Ten years ago, James Pethokoukis of the American Enterprise Institute wrote that fracking would allow natural gas to be a bridge to solar power, giving way to far healthier sources of power.
Here we are, at an inflection point. Renewable energy is no longer “alternative” power. It’s part of our nutritious energy breakfast. It has detractors but the arguments against renewables are crumbling. It’s just fiscally more responsible to adopt solar and wind energy sources and incorporate them into a comprehensive energy plan. Furthermore, renewables offer energy independence and reduce carbon emissions.
In spite of everything going for green, some remain reticent to turn away from fossil fuels. Arguments include the need for firm backup energy, loss of farmland, and sound issues.
If we had a 100% solar-wind energy grid, what happens when weather is whimsical? Winds calm; clouds persist. In seasons of high heating demand, Indiana often sits under still skies or a grey dome. Presently, storage options for solar and wind energy are limited -though that technology too is changing- so from where will power flow on a hot night? What are our options for “firm clean energy sources?” Hoosiers wonder. States have explored their options, including natural gas combined with carbon sequestration (putting the emissions underground), geothermal power plants, and nuclear plants. On the journey to a reliable, renewable grid, which of these are prudent bridges for the future?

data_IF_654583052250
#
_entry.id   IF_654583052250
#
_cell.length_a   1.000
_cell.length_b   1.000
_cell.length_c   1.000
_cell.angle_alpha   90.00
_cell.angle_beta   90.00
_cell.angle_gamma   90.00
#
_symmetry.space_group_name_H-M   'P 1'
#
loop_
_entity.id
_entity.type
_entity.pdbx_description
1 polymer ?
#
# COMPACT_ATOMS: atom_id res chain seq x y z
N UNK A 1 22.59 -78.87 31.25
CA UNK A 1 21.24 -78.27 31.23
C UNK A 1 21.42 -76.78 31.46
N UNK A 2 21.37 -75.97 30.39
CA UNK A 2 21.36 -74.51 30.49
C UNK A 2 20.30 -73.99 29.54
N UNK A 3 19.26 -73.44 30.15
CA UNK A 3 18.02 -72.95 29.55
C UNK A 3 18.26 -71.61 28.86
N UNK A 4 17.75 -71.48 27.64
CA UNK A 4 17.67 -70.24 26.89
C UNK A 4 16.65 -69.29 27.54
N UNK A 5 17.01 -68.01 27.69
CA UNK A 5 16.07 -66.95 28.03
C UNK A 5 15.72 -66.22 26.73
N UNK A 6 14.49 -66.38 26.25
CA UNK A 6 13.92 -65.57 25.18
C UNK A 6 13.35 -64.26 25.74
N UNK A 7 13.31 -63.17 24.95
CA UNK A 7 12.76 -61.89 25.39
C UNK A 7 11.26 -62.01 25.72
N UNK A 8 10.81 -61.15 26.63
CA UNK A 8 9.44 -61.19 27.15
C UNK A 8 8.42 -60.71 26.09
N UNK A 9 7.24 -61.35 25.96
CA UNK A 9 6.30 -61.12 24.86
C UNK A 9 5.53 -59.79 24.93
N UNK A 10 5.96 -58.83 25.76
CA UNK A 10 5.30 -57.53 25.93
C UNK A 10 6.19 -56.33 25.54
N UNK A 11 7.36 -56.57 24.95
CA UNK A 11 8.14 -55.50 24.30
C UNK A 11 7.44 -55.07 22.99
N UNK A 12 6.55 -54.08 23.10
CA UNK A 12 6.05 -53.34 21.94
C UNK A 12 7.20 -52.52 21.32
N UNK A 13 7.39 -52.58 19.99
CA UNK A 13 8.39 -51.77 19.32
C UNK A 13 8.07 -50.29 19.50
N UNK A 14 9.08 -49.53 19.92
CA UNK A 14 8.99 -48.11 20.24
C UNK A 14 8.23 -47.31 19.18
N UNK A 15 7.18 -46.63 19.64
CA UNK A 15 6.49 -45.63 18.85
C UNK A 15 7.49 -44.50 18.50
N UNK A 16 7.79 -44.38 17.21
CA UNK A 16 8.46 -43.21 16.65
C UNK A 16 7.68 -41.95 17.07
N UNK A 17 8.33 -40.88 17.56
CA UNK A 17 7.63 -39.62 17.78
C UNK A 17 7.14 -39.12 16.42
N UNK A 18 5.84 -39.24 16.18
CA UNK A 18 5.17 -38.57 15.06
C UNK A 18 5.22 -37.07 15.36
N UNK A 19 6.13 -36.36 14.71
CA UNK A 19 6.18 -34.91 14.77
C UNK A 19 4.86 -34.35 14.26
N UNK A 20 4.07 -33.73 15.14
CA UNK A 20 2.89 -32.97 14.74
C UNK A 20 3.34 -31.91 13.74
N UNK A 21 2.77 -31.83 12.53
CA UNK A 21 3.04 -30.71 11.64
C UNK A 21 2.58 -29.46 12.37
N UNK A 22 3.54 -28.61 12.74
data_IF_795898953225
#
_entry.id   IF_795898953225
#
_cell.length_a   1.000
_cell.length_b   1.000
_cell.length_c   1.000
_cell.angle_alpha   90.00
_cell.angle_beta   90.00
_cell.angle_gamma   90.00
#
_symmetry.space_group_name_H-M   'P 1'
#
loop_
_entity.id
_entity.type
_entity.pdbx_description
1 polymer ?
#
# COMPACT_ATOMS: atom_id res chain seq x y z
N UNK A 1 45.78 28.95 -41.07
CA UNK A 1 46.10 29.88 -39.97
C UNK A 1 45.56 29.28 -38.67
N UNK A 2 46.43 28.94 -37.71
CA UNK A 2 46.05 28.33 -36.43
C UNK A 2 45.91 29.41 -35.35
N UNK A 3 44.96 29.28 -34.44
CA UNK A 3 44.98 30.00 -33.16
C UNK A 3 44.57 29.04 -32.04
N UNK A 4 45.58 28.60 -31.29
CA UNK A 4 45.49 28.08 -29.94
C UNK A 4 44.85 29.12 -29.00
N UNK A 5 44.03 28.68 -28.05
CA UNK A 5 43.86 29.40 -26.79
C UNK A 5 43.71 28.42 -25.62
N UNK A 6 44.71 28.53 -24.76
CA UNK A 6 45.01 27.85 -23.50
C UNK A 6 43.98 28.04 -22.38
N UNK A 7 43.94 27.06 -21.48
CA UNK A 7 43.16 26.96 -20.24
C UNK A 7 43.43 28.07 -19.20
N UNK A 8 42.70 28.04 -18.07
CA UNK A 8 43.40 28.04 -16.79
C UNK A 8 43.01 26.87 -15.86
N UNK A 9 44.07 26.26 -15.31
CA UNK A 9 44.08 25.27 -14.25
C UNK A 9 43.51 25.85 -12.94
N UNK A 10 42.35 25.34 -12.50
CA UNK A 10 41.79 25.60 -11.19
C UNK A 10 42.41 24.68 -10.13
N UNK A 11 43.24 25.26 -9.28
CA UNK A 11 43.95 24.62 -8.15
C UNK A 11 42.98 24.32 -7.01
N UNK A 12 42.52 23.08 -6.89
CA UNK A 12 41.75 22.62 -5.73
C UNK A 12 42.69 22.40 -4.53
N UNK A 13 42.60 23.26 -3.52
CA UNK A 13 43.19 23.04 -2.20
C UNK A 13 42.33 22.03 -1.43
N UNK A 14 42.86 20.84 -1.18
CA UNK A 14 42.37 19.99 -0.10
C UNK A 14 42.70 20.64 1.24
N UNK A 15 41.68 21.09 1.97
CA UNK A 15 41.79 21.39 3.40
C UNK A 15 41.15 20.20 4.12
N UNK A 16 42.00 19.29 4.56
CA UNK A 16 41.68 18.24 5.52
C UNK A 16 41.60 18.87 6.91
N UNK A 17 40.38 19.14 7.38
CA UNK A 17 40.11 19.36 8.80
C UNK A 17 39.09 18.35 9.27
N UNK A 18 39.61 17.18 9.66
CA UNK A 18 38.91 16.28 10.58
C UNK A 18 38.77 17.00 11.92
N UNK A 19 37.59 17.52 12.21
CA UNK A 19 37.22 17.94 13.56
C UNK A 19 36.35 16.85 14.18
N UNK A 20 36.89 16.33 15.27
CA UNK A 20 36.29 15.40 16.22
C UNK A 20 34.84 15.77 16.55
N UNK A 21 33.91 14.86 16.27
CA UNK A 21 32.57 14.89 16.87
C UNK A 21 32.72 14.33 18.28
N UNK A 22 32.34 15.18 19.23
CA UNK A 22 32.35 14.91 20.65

For those concerned that energy production will shrink land in America’s breadbasket, Yale’s 360 reported in July that new configurations will enable more efficient “agrisolar” or “agrivoltaics” farm synergies. Some configurations are upright, bifacial panels that capture the sun’s energy when the sun is lower on the horizon, like morning and afternoon, when demand is high. In Germany, farmers grow hay between these panels. The configuration has reduced the need for “peaker” or “clean firm” energy sources.
Some other solar plants that track the sun are used in France’s wine country and Japan. These agrisolar plants meld best with diverse agriculture products such as fruits and vegetables or with sheep farming. In California, the Netherlands, and Australia, compact, flat configurations on the ground use the heat sink from the earth to improve efficiency. In addition, evolving technology has increased the amount of energy that can be harvested by a third while using half the acreage of ten years ago. With the variety of options for designing a solar plant, each community can determine which type best meets its needs. It will no longer need to be a question of “no solar” but which design?